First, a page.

Article Text

G239(P) Characteristics and presentations of adolescents attending the emergency department in 2014
  1. SS Patwardhan1,
  2. P Midgley2,
  3. T Beattie2
  1. 1Paediatric Emergency Medicine, Abertawe Bro Morgannwg University Health Board, Swansea, UK
  2. 2Paediatric Emergency Medicine, University of Edinburgh, Edinburgh, UK


Introduction Adolescence is a time of growth when people go through many physical, social, emotional and intellectual changes. As such adolescence is a time of vulnerability. There is limited published data on the reasons for adolescent people being admitted to hospital, the reasons they attend hospital services or healthcare utilisation in general. There is even less known about the attendance for emergency care. Our aim was to determine the characteristics of adolescents presenting to our emergency department over 1 year period. This knowledge can help inform future service development.

Methods A retrospective analysis of attendances of all adolescents aged 13–18 years attending a moderate sized paediatric emergency department (PED) from January to December 2014.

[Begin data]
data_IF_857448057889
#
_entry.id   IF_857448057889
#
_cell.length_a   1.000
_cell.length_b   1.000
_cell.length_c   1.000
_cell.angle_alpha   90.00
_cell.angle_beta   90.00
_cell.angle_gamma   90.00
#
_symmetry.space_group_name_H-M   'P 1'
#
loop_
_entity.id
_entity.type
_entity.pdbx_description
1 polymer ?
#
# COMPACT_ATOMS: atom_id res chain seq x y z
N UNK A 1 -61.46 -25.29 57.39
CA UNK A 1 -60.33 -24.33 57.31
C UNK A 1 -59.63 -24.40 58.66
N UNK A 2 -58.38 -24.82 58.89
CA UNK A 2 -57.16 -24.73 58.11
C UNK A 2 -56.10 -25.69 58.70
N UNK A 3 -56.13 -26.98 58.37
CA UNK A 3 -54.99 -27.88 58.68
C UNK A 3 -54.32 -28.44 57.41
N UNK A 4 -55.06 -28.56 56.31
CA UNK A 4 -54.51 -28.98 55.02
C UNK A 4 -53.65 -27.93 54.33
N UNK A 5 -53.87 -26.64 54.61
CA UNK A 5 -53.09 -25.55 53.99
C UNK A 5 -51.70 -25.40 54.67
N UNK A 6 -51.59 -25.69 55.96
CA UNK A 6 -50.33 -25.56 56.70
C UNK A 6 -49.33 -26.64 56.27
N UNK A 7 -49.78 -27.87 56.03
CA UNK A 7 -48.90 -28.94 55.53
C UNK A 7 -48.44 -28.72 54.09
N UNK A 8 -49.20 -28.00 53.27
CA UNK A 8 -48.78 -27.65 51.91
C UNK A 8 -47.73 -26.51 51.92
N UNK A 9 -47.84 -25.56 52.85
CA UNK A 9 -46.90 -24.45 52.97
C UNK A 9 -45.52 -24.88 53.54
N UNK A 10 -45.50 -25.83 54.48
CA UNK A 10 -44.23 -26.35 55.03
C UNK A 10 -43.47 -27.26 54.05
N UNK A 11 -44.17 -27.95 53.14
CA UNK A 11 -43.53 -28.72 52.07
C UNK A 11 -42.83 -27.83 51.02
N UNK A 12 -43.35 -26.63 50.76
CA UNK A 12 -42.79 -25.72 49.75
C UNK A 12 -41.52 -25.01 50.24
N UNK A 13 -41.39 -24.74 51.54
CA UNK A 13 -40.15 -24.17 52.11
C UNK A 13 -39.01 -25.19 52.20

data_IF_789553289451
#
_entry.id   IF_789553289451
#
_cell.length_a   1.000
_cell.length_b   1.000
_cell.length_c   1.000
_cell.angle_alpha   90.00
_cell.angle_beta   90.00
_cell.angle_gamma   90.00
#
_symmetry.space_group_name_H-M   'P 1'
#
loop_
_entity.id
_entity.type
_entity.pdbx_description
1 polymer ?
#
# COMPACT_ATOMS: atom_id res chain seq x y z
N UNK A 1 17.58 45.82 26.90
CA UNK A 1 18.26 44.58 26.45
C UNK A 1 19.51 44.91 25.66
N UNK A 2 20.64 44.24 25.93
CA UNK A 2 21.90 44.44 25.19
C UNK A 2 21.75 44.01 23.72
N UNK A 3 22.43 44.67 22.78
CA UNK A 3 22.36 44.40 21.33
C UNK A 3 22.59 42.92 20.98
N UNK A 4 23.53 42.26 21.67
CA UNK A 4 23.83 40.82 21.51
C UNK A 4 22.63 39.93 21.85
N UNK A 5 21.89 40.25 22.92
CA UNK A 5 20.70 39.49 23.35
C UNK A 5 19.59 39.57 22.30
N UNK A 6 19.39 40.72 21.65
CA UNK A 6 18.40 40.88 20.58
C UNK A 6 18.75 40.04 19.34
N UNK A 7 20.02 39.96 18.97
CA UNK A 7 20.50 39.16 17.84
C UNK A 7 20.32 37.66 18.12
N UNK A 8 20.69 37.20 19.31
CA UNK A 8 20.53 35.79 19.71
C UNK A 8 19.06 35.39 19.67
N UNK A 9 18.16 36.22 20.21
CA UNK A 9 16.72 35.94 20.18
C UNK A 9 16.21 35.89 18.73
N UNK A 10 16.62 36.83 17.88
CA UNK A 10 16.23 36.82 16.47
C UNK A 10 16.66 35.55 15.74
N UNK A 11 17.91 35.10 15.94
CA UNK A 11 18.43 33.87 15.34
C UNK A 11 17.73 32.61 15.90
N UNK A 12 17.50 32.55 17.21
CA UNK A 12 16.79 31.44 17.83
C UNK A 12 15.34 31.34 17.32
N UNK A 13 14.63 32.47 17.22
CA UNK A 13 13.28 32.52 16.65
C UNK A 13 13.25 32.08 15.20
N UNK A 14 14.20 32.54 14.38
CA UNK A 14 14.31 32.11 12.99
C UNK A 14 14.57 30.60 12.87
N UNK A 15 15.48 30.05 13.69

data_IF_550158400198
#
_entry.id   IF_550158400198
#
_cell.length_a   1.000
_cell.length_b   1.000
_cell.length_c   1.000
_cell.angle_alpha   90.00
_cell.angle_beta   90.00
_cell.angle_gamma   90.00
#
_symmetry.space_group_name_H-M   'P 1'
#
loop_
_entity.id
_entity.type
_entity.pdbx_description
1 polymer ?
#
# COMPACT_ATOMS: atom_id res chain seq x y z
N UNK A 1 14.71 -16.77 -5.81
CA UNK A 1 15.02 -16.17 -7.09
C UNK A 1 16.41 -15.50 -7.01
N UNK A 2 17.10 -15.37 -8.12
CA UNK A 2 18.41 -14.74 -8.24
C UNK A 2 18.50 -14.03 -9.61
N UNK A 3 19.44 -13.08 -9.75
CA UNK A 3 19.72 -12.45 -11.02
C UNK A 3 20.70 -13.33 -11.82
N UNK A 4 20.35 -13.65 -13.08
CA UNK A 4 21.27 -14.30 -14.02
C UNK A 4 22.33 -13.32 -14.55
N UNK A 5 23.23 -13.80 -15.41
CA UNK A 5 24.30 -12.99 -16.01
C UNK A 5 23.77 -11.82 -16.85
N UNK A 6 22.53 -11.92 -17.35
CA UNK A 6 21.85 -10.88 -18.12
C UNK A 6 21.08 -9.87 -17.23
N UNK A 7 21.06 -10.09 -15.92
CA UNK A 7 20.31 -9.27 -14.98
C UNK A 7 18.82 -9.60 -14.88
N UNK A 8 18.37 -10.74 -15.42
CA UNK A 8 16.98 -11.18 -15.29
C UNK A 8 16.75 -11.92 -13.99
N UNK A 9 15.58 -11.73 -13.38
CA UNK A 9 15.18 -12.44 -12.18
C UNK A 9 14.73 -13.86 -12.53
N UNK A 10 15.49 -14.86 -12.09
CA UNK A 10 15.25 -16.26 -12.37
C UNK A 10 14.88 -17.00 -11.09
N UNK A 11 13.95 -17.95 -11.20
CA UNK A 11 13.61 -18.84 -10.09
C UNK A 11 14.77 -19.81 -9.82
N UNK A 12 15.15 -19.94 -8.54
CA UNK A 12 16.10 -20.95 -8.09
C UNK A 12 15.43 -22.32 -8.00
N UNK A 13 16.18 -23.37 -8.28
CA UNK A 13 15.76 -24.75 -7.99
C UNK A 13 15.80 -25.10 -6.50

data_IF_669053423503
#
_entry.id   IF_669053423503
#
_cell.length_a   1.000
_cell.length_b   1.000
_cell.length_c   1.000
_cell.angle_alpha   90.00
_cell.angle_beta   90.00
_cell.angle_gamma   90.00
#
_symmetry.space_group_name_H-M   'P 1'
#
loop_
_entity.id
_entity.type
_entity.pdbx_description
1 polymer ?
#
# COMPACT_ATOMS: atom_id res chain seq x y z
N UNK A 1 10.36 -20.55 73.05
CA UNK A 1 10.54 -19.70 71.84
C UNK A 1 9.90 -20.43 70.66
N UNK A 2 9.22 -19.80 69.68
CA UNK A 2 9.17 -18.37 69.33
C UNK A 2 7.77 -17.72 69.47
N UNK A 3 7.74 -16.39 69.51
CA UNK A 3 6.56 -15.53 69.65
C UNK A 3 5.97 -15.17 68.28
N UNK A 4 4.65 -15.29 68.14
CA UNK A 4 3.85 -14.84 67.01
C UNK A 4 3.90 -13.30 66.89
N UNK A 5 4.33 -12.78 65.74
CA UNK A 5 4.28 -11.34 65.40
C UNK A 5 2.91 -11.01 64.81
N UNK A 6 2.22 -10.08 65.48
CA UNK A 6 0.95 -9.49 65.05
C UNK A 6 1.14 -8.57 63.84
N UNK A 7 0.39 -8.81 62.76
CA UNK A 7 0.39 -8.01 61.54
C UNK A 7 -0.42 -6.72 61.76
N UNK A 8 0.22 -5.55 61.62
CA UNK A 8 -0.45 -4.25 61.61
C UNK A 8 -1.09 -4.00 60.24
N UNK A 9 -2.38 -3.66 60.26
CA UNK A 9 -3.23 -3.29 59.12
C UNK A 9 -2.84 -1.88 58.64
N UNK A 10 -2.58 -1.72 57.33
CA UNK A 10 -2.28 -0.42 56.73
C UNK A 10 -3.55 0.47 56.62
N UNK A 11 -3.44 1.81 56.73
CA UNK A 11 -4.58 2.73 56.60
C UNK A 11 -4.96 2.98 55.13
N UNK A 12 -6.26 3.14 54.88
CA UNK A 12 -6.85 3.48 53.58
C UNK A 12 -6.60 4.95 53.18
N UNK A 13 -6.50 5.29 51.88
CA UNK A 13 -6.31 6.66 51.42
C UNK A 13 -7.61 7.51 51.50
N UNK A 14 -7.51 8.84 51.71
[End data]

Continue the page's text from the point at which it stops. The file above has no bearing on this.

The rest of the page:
Results There were a total of 6256 attendances by young people to PED. Males slightly outnumbered females (53.3% males). The median age was 15.5 years (interquartile range 13.6, 18.8). There were approximately equal numbers presenting at each age group. Monthly distribution of patients showed a higher proportion of patients attending during summer months that was predominantly related to those attending with injury.

Injury was the most common presenting problem accounting for 62.8% (3932) attendances. Medical problems were responsible for 16.2% (1016) attendances. Mental and social health problems accounted for 8.5% (538) attendees and “other problems” accounted for 7.3% (457) attendances.

Medical problems could be categorised into 10 presenting complaint categories. Amongst them, abdominal pain, collapse, seizures and breathing difficulty accounted for half of the presentations. Sprain and fracture/dislocation accounted for nearly two-thirds of injury categories. Presentation with alcohol and drug abuse (203 presentations), and with deliberate self harm (335 presentations) together accounted for 8.5% (538) of all attendances.

Conclusion Our study describes a different range of presenting complaints for adolescents when compared to younger children. In keeping with the limited data available, drug use and self harm accounted for 8.5% of attendances. Augmentation of support for this vulnerable cohort would be important for service development. Management of adolescent injury is also a priority, with prevention an important element.

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